Racing to the scene, the crew found flames shooting from the second floor of a house owned by Bjarne Moe. The crew battled the flames and managed to save the first floor of a home owned by a family they all knew. The volunteers knew that Bjarne and his family were safe, because they were away on an extended trip to Utah, Nevada, Arizona and New Mexico. That’s the kind of detail rural volunteers tend to know about the people they serve.

So the fire was out and the family was safe, but the roof of the house was burned away and the downstairs had water damage. The rural volunteers were not about to leave things in such disarray, even with an important event they wanted to attend. They set about salvaging the family’s belongings and securing the house the best they could. Ordinarily in such a situation, half the town’s population would turn out to help, but this was no ordinary situation, because half the town’s population was headed to the new Post Office for the dedication. That turned out to be a lucky break. Bjarne Moe’s house was directly behind the new Post Office.

The volunteers and townsfolk got all of their work done securing the house and made it to the dedication on time, even if Bob Roe’s homecoming celebration with his father didn’t turn out to be memorable for the reasons he thought it would. “All I remember,” he says, “is sitting on the tailboard of that truck, covered in soot. The truck, all of us, just covered in soot …"

Nature often plays a part in unusual calls in a rural area. Sometimes those calls involve farm animals and wildlife. We’re not talking about your garden-variety cat-stuck-in-a-tree call, either. Just ask Clay Davis, who had to dive chest-deep into an icy stream on January 5, 2010, to rescue a horse that slid down a steep embankment. There also was the day in 2006 when volunteers rescued two horses from precarious situations in separate incidents. Usually, those rescues go unnoticed, even by people around town, but sometimes they can draw national attention, such as a call of a trapped horse on June 1, 2011.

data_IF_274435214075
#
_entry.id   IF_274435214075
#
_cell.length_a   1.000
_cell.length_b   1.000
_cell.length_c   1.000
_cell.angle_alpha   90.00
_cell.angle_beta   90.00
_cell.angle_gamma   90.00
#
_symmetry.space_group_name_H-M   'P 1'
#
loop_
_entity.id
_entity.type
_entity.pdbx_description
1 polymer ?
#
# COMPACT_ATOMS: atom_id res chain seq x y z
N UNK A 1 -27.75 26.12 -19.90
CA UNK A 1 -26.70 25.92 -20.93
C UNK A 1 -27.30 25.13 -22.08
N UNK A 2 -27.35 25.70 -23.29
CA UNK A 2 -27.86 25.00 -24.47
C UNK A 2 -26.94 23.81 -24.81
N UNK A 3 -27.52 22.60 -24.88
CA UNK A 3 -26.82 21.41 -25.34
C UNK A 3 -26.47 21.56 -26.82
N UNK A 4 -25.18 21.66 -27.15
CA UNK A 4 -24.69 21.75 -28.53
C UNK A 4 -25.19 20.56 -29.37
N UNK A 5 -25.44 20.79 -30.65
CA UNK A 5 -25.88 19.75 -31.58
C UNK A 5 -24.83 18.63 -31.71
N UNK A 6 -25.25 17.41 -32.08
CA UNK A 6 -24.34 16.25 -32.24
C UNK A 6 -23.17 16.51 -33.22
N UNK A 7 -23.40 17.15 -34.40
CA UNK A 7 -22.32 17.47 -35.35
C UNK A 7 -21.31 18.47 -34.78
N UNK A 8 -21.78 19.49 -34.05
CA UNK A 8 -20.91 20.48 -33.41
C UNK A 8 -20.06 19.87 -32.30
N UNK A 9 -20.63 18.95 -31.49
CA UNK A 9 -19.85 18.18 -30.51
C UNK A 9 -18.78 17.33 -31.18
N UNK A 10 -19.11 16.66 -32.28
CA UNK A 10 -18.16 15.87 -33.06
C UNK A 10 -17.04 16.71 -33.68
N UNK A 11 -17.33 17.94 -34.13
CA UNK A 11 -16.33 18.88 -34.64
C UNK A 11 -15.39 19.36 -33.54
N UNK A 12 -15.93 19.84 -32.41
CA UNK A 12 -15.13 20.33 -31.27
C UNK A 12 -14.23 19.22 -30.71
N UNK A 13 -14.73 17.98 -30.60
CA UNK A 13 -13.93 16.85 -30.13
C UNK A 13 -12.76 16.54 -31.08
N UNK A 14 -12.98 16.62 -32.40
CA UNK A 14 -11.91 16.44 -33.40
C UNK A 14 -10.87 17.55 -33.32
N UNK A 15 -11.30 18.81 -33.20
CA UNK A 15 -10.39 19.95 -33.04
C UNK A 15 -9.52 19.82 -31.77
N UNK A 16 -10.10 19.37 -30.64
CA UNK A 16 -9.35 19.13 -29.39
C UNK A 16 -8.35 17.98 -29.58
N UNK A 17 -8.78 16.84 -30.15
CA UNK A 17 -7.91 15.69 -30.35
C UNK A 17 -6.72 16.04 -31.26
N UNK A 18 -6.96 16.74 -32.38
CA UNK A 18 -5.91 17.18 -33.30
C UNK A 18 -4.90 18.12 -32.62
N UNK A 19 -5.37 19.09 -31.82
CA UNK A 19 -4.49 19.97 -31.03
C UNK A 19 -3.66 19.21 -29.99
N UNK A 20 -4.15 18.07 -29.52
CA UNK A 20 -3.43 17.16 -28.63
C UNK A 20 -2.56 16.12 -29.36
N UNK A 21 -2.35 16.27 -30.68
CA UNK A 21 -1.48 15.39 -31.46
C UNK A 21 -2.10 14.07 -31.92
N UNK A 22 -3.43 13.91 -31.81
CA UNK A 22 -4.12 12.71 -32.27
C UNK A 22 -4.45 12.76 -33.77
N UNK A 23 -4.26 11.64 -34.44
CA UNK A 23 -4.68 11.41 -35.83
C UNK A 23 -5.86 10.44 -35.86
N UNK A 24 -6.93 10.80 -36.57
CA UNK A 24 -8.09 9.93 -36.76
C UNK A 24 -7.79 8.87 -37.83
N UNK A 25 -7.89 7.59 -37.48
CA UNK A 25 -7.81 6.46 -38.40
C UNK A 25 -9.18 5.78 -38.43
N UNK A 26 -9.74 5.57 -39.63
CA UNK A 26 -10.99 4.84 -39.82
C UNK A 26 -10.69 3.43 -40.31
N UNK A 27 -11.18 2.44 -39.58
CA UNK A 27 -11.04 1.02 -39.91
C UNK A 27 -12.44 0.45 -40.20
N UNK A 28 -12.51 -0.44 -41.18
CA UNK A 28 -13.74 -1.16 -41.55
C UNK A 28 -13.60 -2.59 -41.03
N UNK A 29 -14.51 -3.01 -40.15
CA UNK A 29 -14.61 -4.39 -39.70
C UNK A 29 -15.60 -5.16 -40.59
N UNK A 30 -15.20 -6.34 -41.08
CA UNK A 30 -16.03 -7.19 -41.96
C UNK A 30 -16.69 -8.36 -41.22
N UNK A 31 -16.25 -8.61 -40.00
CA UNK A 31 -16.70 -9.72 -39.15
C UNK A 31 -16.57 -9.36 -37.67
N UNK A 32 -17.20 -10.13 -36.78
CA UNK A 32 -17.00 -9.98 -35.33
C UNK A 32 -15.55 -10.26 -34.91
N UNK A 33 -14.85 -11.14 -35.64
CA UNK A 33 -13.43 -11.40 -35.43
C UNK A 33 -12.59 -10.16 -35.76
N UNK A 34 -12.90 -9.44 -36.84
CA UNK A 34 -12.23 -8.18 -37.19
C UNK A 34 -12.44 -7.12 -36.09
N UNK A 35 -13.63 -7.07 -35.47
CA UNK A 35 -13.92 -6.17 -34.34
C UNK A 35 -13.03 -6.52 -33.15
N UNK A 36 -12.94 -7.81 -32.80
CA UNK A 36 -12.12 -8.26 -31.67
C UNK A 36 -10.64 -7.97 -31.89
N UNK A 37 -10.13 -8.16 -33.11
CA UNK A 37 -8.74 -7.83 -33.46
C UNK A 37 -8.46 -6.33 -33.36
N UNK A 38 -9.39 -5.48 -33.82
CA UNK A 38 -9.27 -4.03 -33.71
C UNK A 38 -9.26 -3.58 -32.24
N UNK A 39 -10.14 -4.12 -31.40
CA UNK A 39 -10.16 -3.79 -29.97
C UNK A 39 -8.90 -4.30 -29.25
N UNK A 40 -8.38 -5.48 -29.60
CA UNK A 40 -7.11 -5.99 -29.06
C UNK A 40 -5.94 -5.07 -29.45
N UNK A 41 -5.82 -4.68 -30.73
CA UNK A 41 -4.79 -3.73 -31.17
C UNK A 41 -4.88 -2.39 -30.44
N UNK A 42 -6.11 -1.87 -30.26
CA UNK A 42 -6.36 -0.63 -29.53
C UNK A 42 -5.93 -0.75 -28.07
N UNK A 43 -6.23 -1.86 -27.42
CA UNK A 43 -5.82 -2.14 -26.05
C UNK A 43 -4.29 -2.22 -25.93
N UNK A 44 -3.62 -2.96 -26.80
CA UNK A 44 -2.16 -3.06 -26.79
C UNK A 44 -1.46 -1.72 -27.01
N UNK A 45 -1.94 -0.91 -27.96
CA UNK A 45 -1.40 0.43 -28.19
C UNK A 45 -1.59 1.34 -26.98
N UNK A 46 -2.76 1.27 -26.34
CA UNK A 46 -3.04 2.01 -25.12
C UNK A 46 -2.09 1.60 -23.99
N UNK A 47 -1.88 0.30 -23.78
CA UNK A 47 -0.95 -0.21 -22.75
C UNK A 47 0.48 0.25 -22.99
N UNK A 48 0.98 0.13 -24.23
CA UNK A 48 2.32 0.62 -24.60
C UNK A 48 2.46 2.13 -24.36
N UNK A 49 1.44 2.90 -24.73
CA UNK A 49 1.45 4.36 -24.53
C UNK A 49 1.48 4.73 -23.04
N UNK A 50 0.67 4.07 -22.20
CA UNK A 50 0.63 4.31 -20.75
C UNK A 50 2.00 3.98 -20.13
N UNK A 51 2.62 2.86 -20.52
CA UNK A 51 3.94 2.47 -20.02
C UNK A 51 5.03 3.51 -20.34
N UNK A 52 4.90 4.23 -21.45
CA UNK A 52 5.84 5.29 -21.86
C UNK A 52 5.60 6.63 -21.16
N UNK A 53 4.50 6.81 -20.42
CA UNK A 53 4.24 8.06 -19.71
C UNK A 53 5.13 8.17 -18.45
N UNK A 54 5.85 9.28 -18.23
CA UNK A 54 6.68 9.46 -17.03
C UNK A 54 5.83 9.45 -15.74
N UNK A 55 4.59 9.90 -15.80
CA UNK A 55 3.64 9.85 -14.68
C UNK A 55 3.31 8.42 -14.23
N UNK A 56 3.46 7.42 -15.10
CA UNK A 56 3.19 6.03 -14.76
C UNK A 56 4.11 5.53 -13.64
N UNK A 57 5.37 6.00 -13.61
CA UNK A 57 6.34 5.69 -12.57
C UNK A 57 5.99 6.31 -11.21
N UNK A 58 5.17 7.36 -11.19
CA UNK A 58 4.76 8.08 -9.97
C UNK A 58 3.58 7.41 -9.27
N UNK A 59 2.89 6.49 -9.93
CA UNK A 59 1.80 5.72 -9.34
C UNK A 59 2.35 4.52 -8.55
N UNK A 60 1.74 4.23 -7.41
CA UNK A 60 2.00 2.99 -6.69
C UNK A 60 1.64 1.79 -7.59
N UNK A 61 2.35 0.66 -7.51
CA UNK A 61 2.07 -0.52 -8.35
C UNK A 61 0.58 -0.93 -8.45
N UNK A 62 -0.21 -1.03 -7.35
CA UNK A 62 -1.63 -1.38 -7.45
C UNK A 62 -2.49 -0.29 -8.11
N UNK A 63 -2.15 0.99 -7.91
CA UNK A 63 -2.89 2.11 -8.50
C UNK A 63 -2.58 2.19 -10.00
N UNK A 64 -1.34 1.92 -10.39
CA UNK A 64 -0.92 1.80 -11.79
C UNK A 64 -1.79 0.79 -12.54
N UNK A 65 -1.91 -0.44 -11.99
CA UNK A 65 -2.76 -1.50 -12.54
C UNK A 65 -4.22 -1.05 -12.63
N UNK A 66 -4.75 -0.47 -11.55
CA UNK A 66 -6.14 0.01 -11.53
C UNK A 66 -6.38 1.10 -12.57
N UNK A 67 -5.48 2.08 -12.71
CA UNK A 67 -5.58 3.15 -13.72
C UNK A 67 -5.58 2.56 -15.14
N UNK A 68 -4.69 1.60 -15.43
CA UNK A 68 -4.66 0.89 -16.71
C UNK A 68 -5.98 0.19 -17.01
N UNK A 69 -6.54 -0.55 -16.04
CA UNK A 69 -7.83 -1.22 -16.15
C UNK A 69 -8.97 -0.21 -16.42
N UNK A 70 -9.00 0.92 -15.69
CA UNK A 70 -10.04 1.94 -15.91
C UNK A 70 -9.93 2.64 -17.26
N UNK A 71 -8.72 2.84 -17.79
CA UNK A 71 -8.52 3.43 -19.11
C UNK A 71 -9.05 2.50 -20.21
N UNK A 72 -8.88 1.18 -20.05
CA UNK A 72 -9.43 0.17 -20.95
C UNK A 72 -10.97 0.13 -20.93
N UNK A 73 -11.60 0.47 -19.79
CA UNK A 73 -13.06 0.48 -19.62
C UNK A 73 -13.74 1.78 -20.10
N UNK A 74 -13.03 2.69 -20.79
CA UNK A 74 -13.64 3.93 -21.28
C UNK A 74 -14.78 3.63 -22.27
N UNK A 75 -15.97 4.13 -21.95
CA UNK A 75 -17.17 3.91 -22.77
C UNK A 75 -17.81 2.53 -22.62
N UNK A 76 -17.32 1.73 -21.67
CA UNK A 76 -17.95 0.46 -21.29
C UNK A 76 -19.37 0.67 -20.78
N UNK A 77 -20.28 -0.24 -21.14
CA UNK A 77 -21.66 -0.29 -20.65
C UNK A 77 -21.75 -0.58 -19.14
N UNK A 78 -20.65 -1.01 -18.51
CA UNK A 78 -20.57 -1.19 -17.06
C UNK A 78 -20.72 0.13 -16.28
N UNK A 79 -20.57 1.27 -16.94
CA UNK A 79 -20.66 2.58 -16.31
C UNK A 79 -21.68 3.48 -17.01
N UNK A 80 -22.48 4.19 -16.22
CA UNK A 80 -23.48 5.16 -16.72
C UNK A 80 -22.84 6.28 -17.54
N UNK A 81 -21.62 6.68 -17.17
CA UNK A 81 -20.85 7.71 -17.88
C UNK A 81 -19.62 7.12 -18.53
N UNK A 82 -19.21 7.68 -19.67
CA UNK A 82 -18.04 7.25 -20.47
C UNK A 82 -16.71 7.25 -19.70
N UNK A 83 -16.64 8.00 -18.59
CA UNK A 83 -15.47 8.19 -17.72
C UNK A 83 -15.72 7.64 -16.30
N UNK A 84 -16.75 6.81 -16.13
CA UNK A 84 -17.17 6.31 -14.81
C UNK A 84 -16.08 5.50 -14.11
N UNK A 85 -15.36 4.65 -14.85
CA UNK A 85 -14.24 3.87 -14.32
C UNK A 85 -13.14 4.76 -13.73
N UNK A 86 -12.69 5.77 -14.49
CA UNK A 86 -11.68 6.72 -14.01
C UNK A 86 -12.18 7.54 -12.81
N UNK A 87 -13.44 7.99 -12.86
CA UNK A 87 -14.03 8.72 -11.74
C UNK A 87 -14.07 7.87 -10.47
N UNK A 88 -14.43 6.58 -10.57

The 28-year-old horse was on his back in a creek. The wet grass was slick as ice, preventing the horse from regaining his footing and volunteers from getting the traction necessary to pull the horse to safety. As neighbors rushed to help, some suggested that the firefighters should leave the horse where it lay until a veterinarian could arrive and put him out of his misery. Such a suggestion is anathema to a rural firefighter, however, and was ignored as volunteers concocted a plan to save this supine equine patient. Using a roll of hose as a makeshift sling, the firefighters secured the horse as a neighbor cradled the animal’s head in his arms to prevent drowning. Another neighbor arrived with a tractor to pull out the horse if necessary, but the first choice was to use manpower rather than horsepower to complete the task, and to have more control over what could be a bumpy ride for the exhausted horse.

After a number of horse rescues, the Gaston crew knew that lifting an adult horse, too weak to help his own cause, is not a task for two or three people, especially when the footing was as slick as it was this day, so the tractor might have turned out to be the horse’s only hope. The tractor wasn’t needed that day, however, because neighbors started calling other friends who raced to the scene, and passersby stopped their cars and joined the fray, all to help save the life of a stranger’s horse.

A picture of that rescue, with firefighters and townspeople working side-by-side to help a horse, was picked up by The Associated Press and ran in news media across the country. Photo editors in big cities, including Phoenix and New York, were struck by the rural spirit captured in the photo, but also by one volunteer, barely visible in the photo. That volunteer, Michael Stephens, was chest deep in the creek, stuck with the hapless job of ensuring that the hose did not slip off the horse’s haunches. Stephens, now a former volunteer, a mild-mannered software engineer by day and amateur beekeeper on weekends, was directly in the danger zone if the huge horse slipped or kicked, but stood his ground throughout the ordeal, doing the kind of work volunteers do on a regular basis.